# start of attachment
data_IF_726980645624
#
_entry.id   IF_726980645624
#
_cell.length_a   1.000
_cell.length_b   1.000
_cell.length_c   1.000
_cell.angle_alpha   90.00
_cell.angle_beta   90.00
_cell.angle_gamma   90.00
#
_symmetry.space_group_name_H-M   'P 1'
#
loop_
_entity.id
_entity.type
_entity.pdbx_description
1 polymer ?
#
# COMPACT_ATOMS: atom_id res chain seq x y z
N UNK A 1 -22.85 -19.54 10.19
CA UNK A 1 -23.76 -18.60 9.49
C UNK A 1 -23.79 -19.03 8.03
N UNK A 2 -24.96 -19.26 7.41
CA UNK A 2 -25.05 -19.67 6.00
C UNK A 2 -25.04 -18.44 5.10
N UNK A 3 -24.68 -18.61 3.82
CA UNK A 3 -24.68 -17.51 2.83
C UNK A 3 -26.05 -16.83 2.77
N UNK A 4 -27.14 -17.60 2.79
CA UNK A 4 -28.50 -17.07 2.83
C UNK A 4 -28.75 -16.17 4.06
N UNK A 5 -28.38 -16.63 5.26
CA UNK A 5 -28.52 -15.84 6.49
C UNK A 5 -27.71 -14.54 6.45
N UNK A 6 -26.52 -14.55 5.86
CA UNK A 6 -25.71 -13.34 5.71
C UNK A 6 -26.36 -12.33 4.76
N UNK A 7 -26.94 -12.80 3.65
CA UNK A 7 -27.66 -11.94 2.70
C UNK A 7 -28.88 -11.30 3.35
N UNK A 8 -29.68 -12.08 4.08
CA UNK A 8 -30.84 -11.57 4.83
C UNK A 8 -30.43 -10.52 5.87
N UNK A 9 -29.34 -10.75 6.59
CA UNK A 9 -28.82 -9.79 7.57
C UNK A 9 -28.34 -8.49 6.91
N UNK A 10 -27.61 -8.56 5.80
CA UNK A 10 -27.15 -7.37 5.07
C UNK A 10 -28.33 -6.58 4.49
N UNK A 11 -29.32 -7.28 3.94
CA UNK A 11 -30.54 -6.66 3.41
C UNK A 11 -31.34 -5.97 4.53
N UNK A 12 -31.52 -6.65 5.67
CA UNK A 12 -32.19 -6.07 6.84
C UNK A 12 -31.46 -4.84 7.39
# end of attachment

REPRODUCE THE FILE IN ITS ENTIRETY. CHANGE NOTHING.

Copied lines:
data_IF_726980645624
#
_entry.id   IF_726980645624
#
_cell.length_a   1.000
_cell.length_b   1.000
_cell.length_c   1.000
_cell.angle_alpha   90.00
_cell.angle_beta   90.00
_cell.angle_gamma   90.00
#
_symmetry.space_group_name_H-M   'P 1'
#
loop_
_entity.id
_entity.type
_entity.pdbx_description
1 polymer ?
#
# COMPACT_ATOMS: atom_id res chain seq x y z
N UNK A 1 -22.85 -19.54 10.19
CA UNK A 1 -23.76 -18.60 9.49
C UNK A 1 -23.79 -19.03 8.03
N UNK A 2 -24.96 -19.26 7.41
CA UNK A 2 -25.05 -19.67 6.00
C UNK A 2 -25.04 -18.44 5.10
N UNK A 3 -24.68 -18.61 3.82
CA UNK A 3 -24.68 -17.51 2.83
C UNK A 3 -26.05 -16.83 2.77
N UNK A 4 -27.14 -17.60 2.79
CA UNK A 4 -28.50 -17.07 2.83
C UNK A 4 -28.75 -16.17 4.06
N UNK A 5 -28.38 -16.63 5.26
CA UNK A 5 -28.52 -15.84 6.49
C UNK A 5 -27.71 -14.54 6.45
N UNK A 6 -26.52 -14.55 5.86
CA UNK A 6 -25.71 -13.34 5.71
C UNK A 6 -26.36 -12.33 4.76
N UNK A 7 -26.94 -12.80 3.65
CA UNK A 7 -27.66 -11.94 2.70
C UNK A 7 -28.88 -11.30 3.35
N UNK A 8 -29.68 -12.08 4.08
CA UNK A 8 -30.84 -11.57 4.83
C UNK A 8 -30.43 -10.52 5.87
N UNK A 9 -29.34 -10.75 6.59
CA UNK A 9 -28.82 -9.79 7.57
C UNK A 9 -28.34 -8.49 6.91
N UNK A 10 -27.61 -8.56 5.80
CA UNK A 10 -27.15 -7.37 5.07
C UNK A 10 -28.33 -6.58 4.49
N UNK A 11 -29.32 -7.28 3.94
CA UNK A 11 -30.54 -6.66 3.41
C UNK A 11 -31.34 -5.97 4.53
N UNK A 12 -31.52 -6.65 5.67
CA UNK A 12 -32.19 -6.07 6.84
C UNK A 12 -31.46 -4.84 7.39